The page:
How Many Fucks Are In FIX?

As you’ll no doubt recall, my favorite review of all time is, was, and will always be from my goddaughter Carolyn, who said:

“I would recommend this book to people ages 15+ because f*** is in the book on almost every page.”

Further investigation turned up that Flex contained the word “fuck” 95 times,  or roughly once every three pages.  (Most of that is from Valentine. She swears a lot.)

People then demanded to know how many fucks were in The Flux (a phrase I still find distinctly satisfying) – and we discovered that it contained 101 fucks.  Which seemed superior, honestly – a 6.3% improvement in fucks! – but The Flux was also a longer book, and so once again we had about one fuck every three pages.

So.  What about Fix, the final book in the series?

Fix has an astonishing 128 fucks!  That’s because things are getting bad enough that Paul and Imani are now swearing, too!

But what about the all-important ratio, you ask?  Have I kept Fix to the quality of Flex and The Flux, delivering a solid “fuck” about once every three pages?

….it’s close.

Because Fix is longer, we now have:

One fuck every 3.625 pages.

Alas, I could do the cowardly thing of rounding down – but honestly?  I’d have to say that Fix has one “fuck” every four pages, approximately, though if you wanna tilt your head it could be three. Ish.

If you were tuning in solely for the illicit thrill of having someone rattle off a “fuck” every three pages, well, I’ve let you down.  But on the other hand, if you were buying the book to see how Unimancy works, or to watch what happens when Aliyah finds her own special magic, or to see what happens as Valentine figures out how to have a stable relationship (or, you know, not), then buy it now!  (People are calling it “the perfect end to the best series of books I’ve ever read.“)

But for the rest of you, there’s still plenty of fucks there.  Just… not as many.

I’m sorry.


My Novel FIX Is Out Today! Here’s How You Can Help Me… Or Any Author You Like!

Hey, my novel Fix is out today!  You can all now all begin hating me for the horrible things I do to characters you have come to love!  Here’s all the wonderful places you can buy the final book in the ‘Mancer series:

North American Print & Ebook | | |

UK Print & Ebook | Book Depository | Waterstones | WHSmith

Global DRM-Free Epub & Mobi Ebook
The Robot Trading Company

But that’s irrelevant, believe it or not!  I figure if you’re interested in buying the sucker and you read this blog, you already have decided to buy Fix (or not!) by now.  So let’s talk about what you can do to help an author’s book, if you’re so inclined:

1. Talking About The Book To Your Friends Helps.  
One notable couple loved Flex so much, they bought copies of Flex for all their friends at Christmas.  You do not have to go this far.  But still, the fundamental truth of books is that publishers can pour millions of dollars into ads and endcap buys, and every book’s success comes down to one conversation:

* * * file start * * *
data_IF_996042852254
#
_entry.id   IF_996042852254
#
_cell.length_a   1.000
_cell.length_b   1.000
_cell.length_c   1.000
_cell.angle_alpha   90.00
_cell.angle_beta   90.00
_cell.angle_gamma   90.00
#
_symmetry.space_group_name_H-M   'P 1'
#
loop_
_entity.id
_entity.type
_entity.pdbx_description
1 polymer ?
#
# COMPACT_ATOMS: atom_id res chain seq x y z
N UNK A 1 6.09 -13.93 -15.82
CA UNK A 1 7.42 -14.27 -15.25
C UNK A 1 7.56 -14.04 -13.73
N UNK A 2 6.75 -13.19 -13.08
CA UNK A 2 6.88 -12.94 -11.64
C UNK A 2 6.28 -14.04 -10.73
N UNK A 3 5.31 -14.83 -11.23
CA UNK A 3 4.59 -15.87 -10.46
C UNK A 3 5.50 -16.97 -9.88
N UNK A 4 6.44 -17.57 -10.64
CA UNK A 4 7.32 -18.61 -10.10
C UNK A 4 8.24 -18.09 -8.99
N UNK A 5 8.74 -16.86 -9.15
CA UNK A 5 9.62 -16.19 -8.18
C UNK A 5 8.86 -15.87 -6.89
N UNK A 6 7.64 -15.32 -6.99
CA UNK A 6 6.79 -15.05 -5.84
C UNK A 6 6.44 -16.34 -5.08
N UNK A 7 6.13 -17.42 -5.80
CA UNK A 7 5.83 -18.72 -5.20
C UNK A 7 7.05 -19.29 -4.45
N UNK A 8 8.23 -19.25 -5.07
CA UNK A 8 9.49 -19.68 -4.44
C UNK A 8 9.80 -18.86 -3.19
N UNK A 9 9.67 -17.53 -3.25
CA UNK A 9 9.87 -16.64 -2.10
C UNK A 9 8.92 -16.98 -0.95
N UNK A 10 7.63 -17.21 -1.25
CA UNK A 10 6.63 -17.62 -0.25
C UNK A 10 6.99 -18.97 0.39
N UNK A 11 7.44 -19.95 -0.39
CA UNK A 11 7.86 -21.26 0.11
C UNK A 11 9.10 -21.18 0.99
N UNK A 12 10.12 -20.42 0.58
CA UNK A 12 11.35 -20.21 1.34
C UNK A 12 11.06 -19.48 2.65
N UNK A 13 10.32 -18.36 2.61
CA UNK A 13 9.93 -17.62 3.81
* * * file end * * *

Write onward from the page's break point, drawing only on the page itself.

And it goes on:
“Hey, did you read Ferrett’s book?  It’s pretty good.”

Without that conversation, books die.  Which is why I talk about books I love on Twitter and my blog – partially it’s just that I tend to squee about things I adore, but it’s also that discussing books helps them.

Which leads me to my next point…

2. Mentioning The Book On Social Media Helps.  
I woke this morning to lots of wonderful people who’d mentioned how excited they were that Fix was out.  And thank every one of you who did that.  Mentioning it on your Twitter or Facebook or Instasnap or Kik or Pokemon Go or whatever you crazy kids are using these days to talk?  It helps people be aware the book exists.  And in a cold callous universe packed tight with entertaining books, anything you do to shine the spotlight on a specific book helps.

3. Writing Reviews Of The Book Helps.  
Even if they’re tiny reviews like “I liked it, four stars,” putting information into Big Data’s hopper helps the massive computers feel better about recommending that book to other people.  Amazon’s far more likely to display and/or promote a book if it has lots of reviews behind it.  Publishers notice the number of reviews.

So review a book from an author you’d like to support, even if you don’t like it.  It’s far better for authors to have lots of honest reviews – that allows their recommendation engines to know who not to recommend the book to.  And honestly?  I don’t want people to buy any book they’re unlikely to enjoy.

(Though, you know, I hope you do enjoy it!)

4.  Seeing The Author When They Come To Town Helps.  
Remember, I’m doing another crazy book tour, hitting up Cleveland (obvs), San Francisco, San Diego, Portland, and Seattle.  Showing up at the book store helps pump the book store’s sales, convinces local booksellers I might be worth reading, and helps an author feel like Not A Loser.

Thanks, Boston!

I mean, look at all these wonderful people who showed up in Boston!  THANK YOU, PEOPLE!

And yes.  My book is out today.  But always remember that these steps are comparatively trivial bits you can do to help out any author you’d like to support.  Write reviews, talk about them, see the author when they’re around.  That helps anyone in publishing, and publishing is hard, yo.

Anyway.  I’m going to delve into work today and emerge at my Cleveland release party.  Some of you will be reading what happens to Paul, Valentine, Aliyah, and the rest in Fix.

I hope y’all love the ending as much as I do.

Where Are The Best Donuts In Boston?